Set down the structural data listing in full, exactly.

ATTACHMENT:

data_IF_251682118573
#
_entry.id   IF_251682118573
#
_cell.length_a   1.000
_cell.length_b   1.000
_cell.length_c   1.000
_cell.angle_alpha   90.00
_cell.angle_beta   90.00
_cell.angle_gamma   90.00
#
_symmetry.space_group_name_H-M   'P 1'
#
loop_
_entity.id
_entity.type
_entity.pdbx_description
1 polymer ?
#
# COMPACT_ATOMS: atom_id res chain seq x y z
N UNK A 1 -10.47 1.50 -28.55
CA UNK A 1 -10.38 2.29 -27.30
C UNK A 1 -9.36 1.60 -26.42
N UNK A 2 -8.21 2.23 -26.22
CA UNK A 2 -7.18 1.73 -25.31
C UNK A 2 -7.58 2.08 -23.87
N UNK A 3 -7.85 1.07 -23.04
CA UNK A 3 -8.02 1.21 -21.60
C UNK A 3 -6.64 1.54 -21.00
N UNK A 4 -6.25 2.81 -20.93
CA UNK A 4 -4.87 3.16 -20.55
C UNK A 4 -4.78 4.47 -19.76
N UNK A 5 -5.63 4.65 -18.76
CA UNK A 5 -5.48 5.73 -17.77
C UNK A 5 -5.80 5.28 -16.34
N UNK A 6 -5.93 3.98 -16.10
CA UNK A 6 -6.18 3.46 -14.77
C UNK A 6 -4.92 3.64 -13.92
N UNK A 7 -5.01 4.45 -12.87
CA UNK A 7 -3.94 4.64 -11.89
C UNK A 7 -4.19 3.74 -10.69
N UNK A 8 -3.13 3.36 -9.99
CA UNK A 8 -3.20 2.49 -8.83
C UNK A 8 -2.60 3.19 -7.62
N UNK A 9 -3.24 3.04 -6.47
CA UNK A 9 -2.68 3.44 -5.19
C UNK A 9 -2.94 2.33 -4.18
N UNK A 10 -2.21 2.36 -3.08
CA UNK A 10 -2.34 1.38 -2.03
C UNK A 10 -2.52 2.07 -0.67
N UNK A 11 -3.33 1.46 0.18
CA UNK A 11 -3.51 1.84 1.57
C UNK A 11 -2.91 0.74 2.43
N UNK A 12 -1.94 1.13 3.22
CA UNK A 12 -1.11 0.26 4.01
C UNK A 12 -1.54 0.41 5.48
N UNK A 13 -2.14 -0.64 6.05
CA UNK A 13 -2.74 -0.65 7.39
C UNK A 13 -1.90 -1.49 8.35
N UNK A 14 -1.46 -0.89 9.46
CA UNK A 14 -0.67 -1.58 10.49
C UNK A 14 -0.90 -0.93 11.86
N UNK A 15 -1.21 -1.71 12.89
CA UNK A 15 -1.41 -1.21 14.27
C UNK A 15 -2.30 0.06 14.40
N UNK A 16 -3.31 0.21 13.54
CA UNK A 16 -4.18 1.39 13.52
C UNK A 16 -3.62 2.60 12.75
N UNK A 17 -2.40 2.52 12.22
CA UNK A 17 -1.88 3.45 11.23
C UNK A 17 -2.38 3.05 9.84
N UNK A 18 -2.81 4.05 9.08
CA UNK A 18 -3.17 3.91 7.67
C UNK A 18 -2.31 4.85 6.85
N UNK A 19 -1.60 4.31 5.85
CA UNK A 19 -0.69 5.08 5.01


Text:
data_IF_251682118573
#
_entry.id   IF_251682118573
#
_cell.length_a   1.000
_cell.length_b   1.000
_cell.length_c   1.000
_cell.angle_alpha   90.00
_cell.angle_beta   90.00
_cell.angle_gamma   90.00
#
_symmetry.space_group_name_H-M   'P 1'
#
loop_
_entity.id
_entity.type
_entity.pdbx_description
1 polymer ?
#
# COMPACT_ATOMS: atom_id res chain seq x y z
N UNK A 1 -10.47 1.50 -28.55
CA UNK A 1 -10.38 2.29 -27.30
C UNK A 1 -9.36 1.60 -26.42
N UNK A 2 -8.21 2.23 -26.22
CA UNK A 2 -7.18 1.73 -25.31
C UNK A 2 -7.58 2.08 -23.87
N UNK A 3 -7.85 1.07 -23.04
CA UNK A 3 -8.02 1.21 -21.60
C UNK A 3 -6.64 1.54 -21.00
N UNK A 4 -6.25 2.81 -20.93
CA UNK A 4 -4.87 3.16 -20.55
C UNK A 4 -4.78 4.47 -19.76
N UNK A 5 -5.63 4.65 -18.76
CA UNK A 5 -5.48 5.73 -17.77
C UNK A 5 -5.80 5.28 -16.34
N UNK A 6 -5.93 3.98 -16.10
CA UNK A 6 -6.18 3.46 -14.77
C UNK A 6 -4.92 3.64 -13.92
N UNK A 7 -5.01 4.45 -12.87
CA UNK A 7 -3.94 4.64 -11.89
C UNK A 7 -4.19 3.74 -10.69
N UNK A 8 -3.13 3.36 -9.99
CA UNK A 8 -3.20 2.49 -8.83
C UNK A 8 -2.60 3.19 -7.62
N UNK A 9 -3.24 3.04 -6.47
CA UNK A 9 -2.68 3.44 -5.19
C UNK A 9 -2.94 2.33 -4.18
N UNK A 10 -2.21 2.36 -3.08
CA UNK A 10 -2.34 1.38 -2.03
C UNK A 10 -2.52 2.07 -0.67
N UNK A 11 -3.33 1.46 0.18
CA UNK A 11 -3.51 1.84 1.57
C UNK A 11 -2.91 0.74 2.43
N UNK A 12 -1.94 1.13 3.22
CA UNK A 12 -1.11 0.26 4.01
C UNK A 12 -1.54 0.41 5.48
N UNK A 13 -2.14 -0.64 6.05
CA UNK A 13 -2.74 -0.65 7.39
C UNK A 13 -1.90 -1.49 8.35
N UNK A 14 -1.46 -0.89 9.46
CA UNK A 14 -0.67 -1.58 10.49
C UNK A 14 -0.90 -0.93 11.86
N UNK A 15 -1.21 -1.71 12.89
CA UNK A 15 -1.41 -1.21 14.27
C UNK A 15 -2.30 0.06 14.40
N UNK A 16 -3.31 0.21 13.54
CA UNK A 16 -4.18 1.39 13.52
C UNK A 16 -3.62 2.60 12.75
N UNK A 17 -2.40 2.52 12.22
CA UNK A 17 -1.88 3.45 11.23
C UNK A 17 -2.38 3.05 9.84
N UNK A 18 -2.81 4.05 9.08
CA UNK A 18 -3.17 3.91 7.67
C UNK A 18 -2.31 4.85 6.85
N UNK A 19 -1.60 4.31 5.85
CA UNK A 19 -0.69 5.08 5.01